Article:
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Wednesday, 28 October 2009 10:28

AB 1200: CRA Looks Forward to the Rest of the Story

AB 1200 was passed by the Legislature and signed by the Governor at the last possible minute on Oct. 11. We were hoping for a different outcome, however, it is not the end of the world. The insurers presented this bill as consumer protection necessary to allow consumers to make an informed choice regarding collision repairs covered under insurance policies and it would be done in a specific truthful non-deceptive manner. This is their language and we as an association are prepared to hold them to that standard.

As the insurers claim victory there is another aspect to this issue that is of benefit to the repair industry. In fulfilling their desire to direct customers they have in fact set a standard for steering that previously did not exist and if so inclined, the repair industry can now challenge them and hold them to the parameters of AB1200 to insure full disclosure to the customer.
AB 1200 provides that insurers may provide “specific truthful and non deceptive information” regarding the services and benefits available to the claimant during the claims process. This may include, but is not limited to, information about repair warranties offered, the type of replacement parts to be used, the anticipated time to repair the damaged vehicle and the quality of the workmanship available to the claimant. Dialogue related to these issues, in light of the current language, could cause the insurers to subject themselves to possible discipline or litigation. The standard steering dialogue now employed by insurers could be construed by any reasonable person to be deceptive, and if so would constitute a violation of 758.5 of the Insurance Code.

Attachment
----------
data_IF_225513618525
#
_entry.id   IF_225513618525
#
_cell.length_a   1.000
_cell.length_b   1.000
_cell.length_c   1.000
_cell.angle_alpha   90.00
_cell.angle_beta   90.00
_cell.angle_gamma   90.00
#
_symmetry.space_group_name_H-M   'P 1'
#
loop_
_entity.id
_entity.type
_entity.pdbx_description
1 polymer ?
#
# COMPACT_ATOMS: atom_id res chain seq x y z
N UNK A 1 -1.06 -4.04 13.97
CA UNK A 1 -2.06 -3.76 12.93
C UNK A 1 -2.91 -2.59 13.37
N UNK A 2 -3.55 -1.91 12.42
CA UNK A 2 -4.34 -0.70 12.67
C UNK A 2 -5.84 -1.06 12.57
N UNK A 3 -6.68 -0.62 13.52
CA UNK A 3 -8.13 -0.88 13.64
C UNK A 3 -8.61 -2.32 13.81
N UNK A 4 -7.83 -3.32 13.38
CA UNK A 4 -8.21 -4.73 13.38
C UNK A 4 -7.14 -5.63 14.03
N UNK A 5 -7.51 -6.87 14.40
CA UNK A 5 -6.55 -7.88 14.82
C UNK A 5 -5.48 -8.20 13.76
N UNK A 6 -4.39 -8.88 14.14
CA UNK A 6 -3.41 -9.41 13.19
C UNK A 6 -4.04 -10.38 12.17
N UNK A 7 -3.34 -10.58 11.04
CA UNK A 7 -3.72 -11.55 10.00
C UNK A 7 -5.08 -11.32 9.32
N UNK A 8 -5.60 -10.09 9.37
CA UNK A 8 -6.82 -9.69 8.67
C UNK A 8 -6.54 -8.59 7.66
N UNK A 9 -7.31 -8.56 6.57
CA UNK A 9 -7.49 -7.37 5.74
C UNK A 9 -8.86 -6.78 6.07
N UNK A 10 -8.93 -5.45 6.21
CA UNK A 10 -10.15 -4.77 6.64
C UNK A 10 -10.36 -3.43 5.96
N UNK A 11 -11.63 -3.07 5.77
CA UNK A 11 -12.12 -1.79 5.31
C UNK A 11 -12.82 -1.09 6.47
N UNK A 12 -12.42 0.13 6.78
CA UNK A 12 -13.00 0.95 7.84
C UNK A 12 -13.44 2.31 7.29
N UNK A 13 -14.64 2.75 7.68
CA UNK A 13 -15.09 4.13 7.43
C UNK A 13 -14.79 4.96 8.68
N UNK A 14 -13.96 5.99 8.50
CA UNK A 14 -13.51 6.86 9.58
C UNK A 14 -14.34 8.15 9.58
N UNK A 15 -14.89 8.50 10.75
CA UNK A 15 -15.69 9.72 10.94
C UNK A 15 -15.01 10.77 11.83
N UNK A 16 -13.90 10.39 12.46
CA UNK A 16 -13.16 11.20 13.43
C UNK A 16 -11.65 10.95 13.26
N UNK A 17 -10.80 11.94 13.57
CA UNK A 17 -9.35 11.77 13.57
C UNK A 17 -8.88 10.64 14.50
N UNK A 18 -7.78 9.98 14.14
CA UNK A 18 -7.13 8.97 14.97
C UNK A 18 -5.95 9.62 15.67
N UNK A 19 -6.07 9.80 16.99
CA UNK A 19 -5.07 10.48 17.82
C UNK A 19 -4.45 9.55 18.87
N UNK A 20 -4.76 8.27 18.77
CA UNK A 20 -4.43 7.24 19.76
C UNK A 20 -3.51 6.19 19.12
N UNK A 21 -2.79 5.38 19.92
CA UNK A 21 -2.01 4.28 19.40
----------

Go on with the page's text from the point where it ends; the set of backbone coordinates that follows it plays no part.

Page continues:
For example, statements made by insurers that reference rates established by current surveys could be found to be deceptive. Currently they lack specificity, accuracy, and foundation, all of which would seem to be elements of, and a basis for, a non-deceptive statement. In fact, I suggest all surveys are lacking truthful non-deceptive information. References made regarding parts could also prove to be deceptive unless a full disclosure is made to the consumer as to type, quality, and fit. It would appear that all statements made to consumers during the claims process are subject to this non-deceptive standard.
There is an additional issue. Insurers themselves will now be drawing more attention to their DRP programs and the nature of the agreements and a fuller disclosure of each program’s criteria may be required to remain complaint under AB1200. These issues will undoubtedly draw greater attention to the agreements and could even invoke challenges to the actual non-deceptive language that the consumer/claimant is subjected to. References made to the repair time could be viewed as deceptive when the statements are made by a party not performing the repair. Quality of workmanship comments could verge on deception if the vehicle is not repaired according to OEM standards.
The challenge is how the industry will respond to these issues. We as an association are prepared to facilitate the law. When the language becomes operative we are prepared to contact the Department of Insurance and take steps necessary to rectify or make public the Commissioner’s lack of regulatory presence and the lack of oversight in the industry he is charged with regulating. We want to insure that California consumers/claimants are truly afforded an informed choice with full disclosure (as the law states). We have developed strong relationships with groups with similar interests. This bill only passed by the minimum required votes after coming out of committee unopposed. Let’s stay focused so we can make a difference.


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